State of Emergency, leading by example

My name is Jordy Delage, French national, immigrant in Japan and Budoka by nature.
I have spent more than 15 years in Japan practicing Budo and more than a decade building this company called Seido.
I was here when the Tohoku earthquake hit and during the Fukushima crisis that followed and brought part of Japan to its knees.
And I am still here today, during the COVID-19 crisis. A crisis that has no precedent in human history, a crisis that is bringing the whole humanity to its knees.
As Budoka, as a business owner, as an immigrant, and as a human being, I have duties to fulfill, and this message is one of them.

First of all, I would like to address my most honest sympathy to the whole human kind. Not only to Budoka, although it is easier for me to relate with you as we are part of the same community, but to all those who are suffering from the situation, under physical and psychological stress, stranded home or working hard to keep the world afloat, worried about their health, but also to what will happen next once this crisis is over, I would like to tell you all that we are all in the same boat, and we all need to work together to keep it afloat. I would also like to say a huge thank you to all those who are working very hard so the world doesn't sink, and especially all medical personnel and carriers and drivers that do all they can to keep us alive and connected.

My role as an immigrant and as someone who runs a business that is oriented from Japan to the world, my role is also to communicate about the situation in Japan.
Although we do not know to what extent Japan might have tried to diminish the numbers, we now know (April 7th) that Japan has over 3400 active cases, 92 deaths, 79 in critical conditions, for only 46000 tests done.
Japan has done a fairly good job at slowing down the pandemic and Japan kept control much longer than many other countries, very likely because of cultural elements such as the fact that "social distancing" is a cultural norm that is an essential part of the Japanese culture. But the numbers have spoken, Japan is losing control and politicians have acknowledged that fact by declaring the state of emergency in 7 prefectures, including Tokyo.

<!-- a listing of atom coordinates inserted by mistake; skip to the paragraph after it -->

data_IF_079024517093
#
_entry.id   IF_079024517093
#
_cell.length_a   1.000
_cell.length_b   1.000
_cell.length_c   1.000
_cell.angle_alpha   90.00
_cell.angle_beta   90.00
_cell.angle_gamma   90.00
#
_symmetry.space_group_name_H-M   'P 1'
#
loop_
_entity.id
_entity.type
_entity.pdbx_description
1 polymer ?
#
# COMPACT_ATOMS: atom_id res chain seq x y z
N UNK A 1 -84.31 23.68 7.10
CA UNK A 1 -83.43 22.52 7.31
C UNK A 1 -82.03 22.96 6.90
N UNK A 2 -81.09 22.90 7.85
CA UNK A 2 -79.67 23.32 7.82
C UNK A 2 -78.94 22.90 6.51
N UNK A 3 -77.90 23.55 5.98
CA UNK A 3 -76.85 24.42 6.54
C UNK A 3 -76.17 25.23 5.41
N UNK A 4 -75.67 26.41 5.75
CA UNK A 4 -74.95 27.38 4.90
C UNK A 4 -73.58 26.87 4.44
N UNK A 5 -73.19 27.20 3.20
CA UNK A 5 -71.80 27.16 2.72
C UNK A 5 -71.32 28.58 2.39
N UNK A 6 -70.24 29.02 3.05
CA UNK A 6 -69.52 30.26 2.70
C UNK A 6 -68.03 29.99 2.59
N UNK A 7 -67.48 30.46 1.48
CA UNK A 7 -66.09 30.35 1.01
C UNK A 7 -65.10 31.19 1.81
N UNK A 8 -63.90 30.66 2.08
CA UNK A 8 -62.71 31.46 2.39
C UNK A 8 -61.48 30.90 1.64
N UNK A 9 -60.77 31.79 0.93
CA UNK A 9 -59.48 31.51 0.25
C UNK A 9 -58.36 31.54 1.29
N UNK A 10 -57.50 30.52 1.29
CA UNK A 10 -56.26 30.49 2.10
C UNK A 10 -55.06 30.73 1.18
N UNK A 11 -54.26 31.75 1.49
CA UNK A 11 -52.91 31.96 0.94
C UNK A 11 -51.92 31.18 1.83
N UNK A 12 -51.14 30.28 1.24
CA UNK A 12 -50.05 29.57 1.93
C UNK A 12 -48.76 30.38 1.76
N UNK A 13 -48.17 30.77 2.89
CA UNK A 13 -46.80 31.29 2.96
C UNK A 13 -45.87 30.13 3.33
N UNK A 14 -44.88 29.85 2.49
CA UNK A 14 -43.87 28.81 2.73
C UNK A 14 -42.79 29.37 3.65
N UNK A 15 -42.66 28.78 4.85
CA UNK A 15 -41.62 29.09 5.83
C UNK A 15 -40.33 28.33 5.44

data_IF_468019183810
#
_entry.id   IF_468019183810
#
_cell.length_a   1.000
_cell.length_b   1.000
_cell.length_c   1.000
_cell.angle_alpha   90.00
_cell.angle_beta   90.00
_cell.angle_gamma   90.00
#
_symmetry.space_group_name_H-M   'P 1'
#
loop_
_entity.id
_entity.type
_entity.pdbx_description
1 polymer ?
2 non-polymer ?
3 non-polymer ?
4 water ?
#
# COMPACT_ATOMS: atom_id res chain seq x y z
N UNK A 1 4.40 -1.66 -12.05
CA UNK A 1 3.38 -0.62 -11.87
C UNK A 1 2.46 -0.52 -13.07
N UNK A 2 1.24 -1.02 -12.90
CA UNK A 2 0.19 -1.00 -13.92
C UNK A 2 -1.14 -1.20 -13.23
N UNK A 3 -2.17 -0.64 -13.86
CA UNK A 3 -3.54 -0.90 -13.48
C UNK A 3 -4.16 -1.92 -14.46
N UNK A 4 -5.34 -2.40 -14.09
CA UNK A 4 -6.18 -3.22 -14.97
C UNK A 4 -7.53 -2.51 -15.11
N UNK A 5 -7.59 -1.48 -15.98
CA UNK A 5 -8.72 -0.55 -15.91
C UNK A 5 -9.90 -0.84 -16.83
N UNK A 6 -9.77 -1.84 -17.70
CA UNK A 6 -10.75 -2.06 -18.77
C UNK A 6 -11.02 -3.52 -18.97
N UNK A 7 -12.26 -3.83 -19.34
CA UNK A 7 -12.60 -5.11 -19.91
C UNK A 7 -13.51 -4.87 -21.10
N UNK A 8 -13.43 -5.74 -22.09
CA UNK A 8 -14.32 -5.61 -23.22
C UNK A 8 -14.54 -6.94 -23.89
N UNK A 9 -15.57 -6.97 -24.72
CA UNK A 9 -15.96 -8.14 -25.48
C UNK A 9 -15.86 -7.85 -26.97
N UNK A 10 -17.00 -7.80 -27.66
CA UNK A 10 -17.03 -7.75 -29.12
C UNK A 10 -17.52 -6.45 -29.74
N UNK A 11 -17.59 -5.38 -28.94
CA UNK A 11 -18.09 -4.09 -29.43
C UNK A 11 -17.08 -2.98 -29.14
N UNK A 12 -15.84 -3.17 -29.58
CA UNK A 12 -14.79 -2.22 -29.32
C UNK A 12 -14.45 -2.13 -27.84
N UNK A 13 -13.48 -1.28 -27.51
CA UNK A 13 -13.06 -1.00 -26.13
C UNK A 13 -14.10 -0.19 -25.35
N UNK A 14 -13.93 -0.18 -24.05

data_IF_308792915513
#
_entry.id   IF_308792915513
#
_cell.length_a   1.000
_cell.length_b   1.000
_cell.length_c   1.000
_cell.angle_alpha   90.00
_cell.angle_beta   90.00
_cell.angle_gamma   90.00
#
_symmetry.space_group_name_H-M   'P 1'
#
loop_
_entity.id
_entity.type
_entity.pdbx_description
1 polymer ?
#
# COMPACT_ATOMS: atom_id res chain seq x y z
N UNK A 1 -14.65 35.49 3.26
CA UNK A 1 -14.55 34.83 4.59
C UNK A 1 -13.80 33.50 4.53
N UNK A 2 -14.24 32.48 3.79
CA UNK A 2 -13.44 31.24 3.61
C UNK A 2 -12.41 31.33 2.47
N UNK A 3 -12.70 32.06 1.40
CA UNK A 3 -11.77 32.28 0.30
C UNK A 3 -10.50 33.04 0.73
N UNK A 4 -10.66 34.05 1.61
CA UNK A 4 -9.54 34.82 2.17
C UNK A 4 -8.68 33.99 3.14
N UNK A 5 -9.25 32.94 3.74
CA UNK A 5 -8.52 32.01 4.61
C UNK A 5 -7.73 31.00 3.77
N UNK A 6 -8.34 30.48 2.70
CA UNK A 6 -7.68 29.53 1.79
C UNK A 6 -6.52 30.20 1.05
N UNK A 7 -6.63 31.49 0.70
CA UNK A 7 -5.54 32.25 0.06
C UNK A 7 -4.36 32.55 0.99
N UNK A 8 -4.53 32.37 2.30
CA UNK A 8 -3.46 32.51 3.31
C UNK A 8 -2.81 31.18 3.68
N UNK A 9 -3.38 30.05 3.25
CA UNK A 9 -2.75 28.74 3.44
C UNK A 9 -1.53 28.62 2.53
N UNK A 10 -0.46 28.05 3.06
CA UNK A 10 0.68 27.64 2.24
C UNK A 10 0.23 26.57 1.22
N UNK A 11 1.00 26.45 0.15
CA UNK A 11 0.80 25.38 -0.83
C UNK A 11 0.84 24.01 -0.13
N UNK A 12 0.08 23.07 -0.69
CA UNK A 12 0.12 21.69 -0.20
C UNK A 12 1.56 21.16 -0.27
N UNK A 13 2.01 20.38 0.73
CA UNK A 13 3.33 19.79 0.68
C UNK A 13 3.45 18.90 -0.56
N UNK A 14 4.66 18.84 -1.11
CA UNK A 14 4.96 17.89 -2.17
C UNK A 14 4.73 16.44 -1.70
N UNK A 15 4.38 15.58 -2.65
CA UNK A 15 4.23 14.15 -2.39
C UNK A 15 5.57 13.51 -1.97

The state of emergency is not what it might sound to your Westerners ears. Japan has no legal means to confine people home, the best that politicians can do is to request people to follow the rules. The state of emergency allows local governments to shut down schools, public facilities, private facilities that welcome large numbers of people, and also to take control of private facilities (such as hotels, to increase hospitals capacities).
As of today, there are no clear guidelines or recommendations for businesses such as Seido.

As a Budoka and as a business owner, my role is, at the very least, to lead by example. Seido has been taking measures for almost a month now. We have reduced working hours, and implemented various countermeasures and on a personal level, I haven't set foot in a store for more than a month. But it is time to step measures up, so, as of today, and following the declaration of state of emergency in Japan, I have decided the following:
- Seido's office will be closed on Tuesdays and Thursdays. Our staff will work from home and handle all email inquiries, order tracking, order management, etc., as usual.
- Seido will be open but work on a special schedule on Mondays, Wednesdays and Fridays. To avoid crowded trains, working hours are set from 10 am to 5 pm but part of the staff is encouraged to leave early if possible.
- Non-essential staff is in partial unemployment with the guarantee of receiving 90% of their salary.
- We will be in close contact with all our partners and especially the craftsmen, ready to help as much as we can if necessary (as we did last week with our Hakama workshop).

Seido will not only follow government guidelines but will go even further by implementing measures that have been taken by European countries as much as humanly possible.

Seido is a business, with bills and salaries to pay, and at the moment, the government has not announced specific measures that would prevent us from going bankrupt if we were to completely close for a few weeks.
For this reason, and because I have the responsibility of the people working at Seido, I must do everything in my power to do the impossible: run the company while protecting the people. Very fortunately, Seido's team is composed of smart, compassionate and hardworking people. Everyone is completely dedicated to do everything it takes to keep the situation under control.
Your orders might be delayed, our support may be slightly slowed down, but be sure that we are here! We are here for Seido, we are here for the community, and we are here for Japan! Please be here for us. If you can order, please do so. We'll need a minimum income to survive, and we're counting on those who can. If you can't, don't.

Seido will lead by example. Our team will lead by example, working tirelessly on raising awareness on the situation, telling people around us that if there is no legal order to stay home, they must do so in order to avoid a situation that would lead to dozens of thousands of deaths.

We have spent the past 10 years with the practitioners, both on and off the mat, and we hope to still be at your side for the next decade, after we have successfully overcome this crisis together.

Take care of yourself and your relatives, stay safe!

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